This study has several limitations. First, it was a retrospective analysis with a very small study population. Second, we could not objectively evaluate the signs and symptoms of any of the patients, because the electronic medical record did not include these descriptions. Third, our study patients with ILD had various types of disease. Finally, since this was a retrospective study, it is possible that selection bias was present. Therefore, additional prospective studies using objective assessments and enrolling more patients are needed to confirm and further clarify these results.
Terminal ILD patients may experience dyspnea more frequently than end-stage LC patients, and they need sedation. To relieve their distress, morphine should be used more frequently than its current practice, for ILD patients with dyspnea. Additional prospective studies using objective assessments and more patients are needed to accurately determine how morphine is used for terminal ILD patients.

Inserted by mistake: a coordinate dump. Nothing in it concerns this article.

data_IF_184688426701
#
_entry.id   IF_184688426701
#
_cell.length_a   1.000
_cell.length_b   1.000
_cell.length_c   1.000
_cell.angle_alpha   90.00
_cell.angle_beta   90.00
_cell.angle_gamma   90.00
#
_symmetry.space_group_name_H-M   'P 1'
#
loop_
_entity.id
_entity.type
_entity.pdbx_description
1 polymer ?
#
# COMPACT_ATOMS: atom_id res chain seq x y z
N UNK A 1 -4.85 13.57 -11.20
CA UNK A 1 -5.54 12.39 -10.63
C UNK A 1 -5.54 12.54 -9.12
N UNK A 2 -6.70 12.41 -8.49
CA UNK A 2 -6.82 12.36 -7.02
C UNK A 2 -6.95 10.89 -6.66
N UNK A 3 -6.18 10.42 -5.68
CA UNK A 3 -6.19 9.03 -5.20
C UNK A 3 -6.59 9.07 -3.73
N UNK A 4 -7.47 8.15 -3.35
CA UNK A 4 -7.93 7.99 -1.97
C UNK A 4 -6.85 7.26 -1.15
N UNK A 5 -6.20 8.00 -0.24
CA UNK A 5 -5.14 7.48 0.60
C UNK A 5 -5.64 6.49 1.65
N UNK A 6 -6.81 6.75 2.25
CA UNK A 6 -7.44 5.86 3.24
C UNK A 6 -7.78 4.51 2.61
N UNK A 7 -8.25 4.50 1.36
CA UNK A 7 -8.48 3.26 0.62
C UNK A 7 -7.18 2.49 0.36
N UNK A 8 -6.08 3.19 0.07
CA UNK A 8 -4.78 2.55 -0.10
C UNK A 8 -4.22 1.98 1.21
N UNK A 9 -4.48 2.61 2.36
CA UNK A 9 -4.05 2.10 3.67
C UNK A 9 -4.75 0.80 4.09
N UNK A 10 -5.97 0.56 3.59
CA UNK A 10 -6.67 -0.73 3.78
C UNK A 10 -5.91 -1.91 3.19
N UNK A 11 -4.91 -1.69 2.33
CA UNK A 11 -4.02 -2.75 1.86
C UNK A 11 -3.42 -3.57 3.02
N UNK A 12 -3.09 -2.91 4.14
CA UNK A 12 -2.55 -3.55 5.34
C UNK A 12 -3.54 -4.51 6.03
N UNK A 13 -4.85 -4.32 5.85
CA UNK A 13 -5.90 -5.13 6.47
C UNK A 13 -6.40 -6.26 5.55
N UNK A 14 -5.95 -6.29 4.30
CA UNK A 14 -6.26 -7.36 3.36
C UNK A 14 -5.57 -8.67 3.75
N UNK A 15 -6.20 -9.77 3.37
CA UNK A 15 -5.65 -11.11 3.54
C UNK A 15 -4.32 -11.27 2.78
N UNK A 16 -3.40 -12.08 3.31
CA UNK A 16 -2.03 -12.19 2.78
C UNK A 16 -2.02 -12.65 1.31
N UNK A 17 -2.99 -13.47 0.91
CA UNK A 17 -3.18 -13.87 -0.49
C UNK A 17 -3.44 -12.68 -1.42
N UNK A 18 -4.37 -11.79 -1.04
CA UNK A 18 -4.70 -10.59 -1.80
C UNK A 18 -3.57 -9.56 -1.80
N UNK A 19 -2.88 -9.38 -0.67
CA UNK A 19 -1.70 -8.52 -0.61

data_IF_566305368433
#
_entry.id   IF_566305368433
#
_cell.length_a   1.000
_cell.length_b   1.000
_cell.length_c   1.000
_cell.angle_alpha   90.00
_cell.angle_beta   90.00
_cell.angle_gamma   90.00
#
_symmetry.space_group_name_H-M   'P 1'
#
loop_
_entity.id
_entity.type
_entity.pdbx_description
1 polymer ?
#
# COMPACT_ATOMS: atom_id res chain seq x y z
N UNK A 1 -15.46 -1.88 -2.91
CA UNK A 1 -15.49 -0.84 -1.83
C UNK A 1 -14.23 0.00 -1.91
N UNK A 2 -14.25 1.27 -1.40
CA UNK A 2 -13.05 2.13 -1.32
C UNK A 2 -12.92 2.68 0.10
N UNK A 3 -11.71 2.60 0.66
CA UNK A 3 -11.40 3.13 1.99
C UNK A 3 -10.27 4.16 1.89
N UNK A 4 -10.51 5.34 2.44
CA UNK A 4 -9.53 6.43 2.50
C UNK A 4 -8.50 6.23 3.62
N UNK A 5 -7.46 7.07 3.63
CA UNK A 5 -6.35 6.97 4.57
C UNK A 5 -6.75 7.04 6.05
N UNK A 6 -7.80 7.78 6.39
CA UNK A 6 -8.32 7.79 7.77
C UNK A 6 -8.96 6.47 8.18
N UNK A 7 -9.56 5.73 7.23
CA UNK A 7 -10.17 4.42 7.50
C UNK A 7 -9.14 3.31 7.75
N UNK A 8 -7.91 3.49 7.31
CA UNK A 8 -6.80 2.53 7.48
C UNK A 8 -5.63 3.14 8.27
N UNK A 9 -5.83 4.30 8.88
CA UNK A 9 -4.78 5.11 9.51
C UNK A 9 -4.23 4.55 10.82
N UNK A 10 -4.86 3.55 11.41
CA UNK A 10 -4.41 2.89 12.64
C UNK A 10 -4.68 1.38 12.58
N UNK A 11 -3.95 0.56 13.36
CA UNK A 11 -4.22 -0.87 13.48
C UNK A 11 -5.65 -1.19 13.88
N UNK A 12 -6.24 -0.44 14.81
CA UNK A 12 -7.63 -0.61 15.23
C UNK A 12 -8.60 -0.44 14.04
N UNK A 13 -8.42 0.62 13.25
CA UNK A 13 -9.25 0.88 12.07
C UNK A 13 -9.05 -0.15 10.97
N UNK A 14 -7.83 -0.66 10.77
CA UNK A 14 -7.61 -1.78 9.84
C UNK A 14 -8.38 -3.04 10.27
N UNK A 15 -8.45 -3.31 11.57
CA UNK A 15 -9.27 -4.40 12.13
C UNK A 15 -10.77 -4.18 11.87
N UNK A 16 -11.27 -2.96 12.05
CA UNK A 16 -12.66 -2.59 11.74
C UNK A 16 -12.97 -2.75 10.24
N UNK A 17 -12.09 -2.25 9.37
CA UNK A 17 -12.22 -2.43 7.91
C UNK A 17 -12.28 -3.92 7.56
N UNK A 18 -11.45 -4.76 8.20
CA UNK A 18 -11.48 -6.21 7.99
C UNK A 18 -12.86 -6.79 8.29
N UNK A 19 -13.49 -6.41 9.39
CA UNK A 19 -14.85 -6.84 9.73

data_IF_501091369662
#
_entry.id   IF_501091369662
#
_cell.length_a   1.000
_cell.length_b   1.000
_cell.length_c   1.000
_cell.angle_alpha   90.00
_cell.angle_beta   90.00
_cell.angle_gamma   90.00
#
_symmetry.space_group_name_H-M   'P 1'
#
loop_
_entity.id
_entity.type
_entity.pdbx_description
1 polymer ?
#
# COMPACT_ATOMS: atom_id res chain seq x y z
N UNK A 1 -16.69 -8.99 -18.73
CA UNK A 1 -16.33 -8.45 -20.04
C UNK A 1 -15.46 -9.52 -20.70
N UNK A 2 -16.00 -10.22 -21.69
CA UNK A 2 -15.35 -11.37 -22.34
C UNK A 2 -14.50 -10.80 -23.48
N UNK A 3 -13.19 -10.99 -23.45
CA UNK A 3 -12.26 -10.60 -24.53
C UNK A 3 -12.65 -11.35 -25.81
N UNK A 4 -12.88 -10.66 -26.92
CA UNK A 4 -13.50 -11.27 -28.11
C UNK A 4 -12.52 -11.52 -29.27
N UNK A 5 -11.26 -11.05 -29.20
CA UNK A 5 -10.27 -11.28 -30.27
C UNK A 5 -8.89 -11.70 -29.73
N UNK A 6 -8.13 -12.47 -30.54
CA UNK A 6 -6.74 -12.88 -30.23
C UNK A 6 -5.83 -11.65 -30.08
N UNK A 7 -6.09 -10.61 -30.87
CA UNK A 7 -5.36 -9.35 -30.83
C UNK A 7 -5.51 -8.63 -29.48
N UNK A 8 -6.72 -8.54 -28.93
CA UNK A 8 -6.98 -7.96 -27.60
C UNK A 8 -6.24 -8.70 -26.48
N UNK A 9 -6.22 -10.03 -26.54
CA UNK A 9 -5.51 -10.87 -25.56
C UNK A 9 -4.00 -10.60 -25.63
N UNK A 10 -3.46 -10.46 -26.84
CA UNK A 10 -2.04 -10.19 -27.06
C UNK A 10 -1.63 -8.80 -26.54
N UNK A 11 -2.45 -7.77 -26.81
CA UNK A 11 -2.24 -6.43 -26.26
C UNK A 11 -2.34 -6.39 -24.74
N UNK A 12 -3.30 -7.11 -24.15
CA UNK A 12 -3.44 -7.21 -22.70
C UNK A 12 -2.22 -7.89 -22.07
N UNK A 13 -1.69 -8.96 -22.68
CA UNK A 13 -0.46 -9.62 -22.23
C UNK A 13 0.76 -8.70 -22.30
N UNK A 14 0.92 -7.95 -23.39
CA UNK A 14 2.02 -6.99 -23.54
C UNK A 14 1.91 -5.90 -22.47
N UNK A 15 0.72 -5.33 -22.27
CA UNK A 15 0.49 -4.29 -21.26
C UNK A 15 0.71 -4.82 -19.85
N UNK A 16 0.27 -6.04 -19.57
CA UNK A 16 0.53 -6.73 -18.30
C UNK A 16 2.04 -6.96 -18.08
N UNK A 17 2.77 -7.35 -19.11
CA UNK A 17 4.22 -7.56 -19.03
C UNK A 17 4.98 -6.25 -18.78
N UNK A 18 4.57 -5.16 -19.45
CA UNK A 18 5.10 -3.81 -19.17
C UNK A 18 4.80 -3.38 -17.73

We appreciate the assistance with methods in the study provided by Hidekazu Ino, the department of internal medicine, Komatsu Municipal Hospital (Japan). We are also grateful for the diligent and thorough critical reading of our manuscript by Mr. John Wocher, Executive Vice President and Director, International Affairs/International Patient Services, Kameda Medical Center (Japan) and Yoshihido Ohkuni, department of respirology, Kameda Medical Center (Japan).
Financial support and sponsorship
Conflicts of interest
There are no conflicts of interest.
[Table 1], [Table 2], [Table 3], [Table 4]